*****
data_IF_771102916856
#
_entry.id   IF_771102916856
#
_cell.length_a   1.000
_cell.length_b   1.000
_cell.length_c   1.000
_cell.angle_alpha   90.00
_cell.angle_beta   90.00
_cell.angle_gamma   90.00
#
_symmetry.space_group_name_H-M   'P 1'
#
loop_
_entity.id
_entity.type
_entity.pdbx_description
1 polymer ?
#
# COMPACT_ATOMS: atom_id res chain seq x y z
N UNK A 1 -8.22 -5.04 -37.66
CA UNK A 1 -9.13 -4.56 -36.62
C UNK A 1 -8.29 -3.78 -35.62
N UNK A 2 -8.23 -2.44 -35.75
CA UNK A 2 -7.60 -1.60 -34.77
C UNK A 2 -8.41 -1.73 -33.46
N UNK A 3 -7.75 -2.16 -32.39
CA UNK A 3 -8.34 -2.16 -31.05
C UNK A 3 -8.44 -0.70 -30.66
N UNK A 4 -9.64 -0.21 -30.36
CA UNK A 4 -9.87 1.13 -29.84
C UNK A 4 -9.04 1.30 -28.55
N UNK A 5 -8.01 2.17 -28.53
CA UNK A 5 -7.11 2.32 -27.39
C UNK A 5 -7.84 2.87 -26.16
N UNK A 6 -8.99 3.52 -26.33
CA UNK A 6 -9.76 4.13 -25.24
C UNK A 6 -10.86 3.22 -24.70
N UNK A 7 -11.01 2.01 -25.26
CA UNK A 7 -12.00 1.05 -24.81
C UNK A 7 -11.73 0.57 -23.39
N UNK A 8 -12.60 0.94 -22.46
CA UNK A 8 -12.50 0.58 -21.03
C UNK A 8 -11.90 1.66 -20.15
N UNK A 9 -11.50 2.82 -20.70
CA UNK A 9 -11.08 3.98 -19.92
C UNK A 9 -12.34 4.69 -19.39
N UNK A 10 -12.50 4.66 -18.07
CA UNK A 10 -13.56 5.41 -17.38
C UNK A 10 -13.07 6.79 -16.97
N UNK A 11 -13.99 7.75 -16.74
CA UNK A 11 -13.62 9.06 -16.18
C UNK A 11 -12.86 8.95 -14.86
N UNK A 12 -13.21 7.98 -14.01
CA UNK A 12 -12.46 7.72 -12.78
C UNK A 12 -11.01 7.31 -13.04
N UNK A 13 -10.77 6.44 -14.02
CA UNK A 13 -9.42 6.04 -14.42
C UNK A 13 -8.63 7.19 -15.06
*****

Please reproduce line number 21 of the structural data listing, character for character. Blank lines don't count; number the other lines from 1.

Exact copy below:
N UNK A 1 -8.22 -5.04 -37.66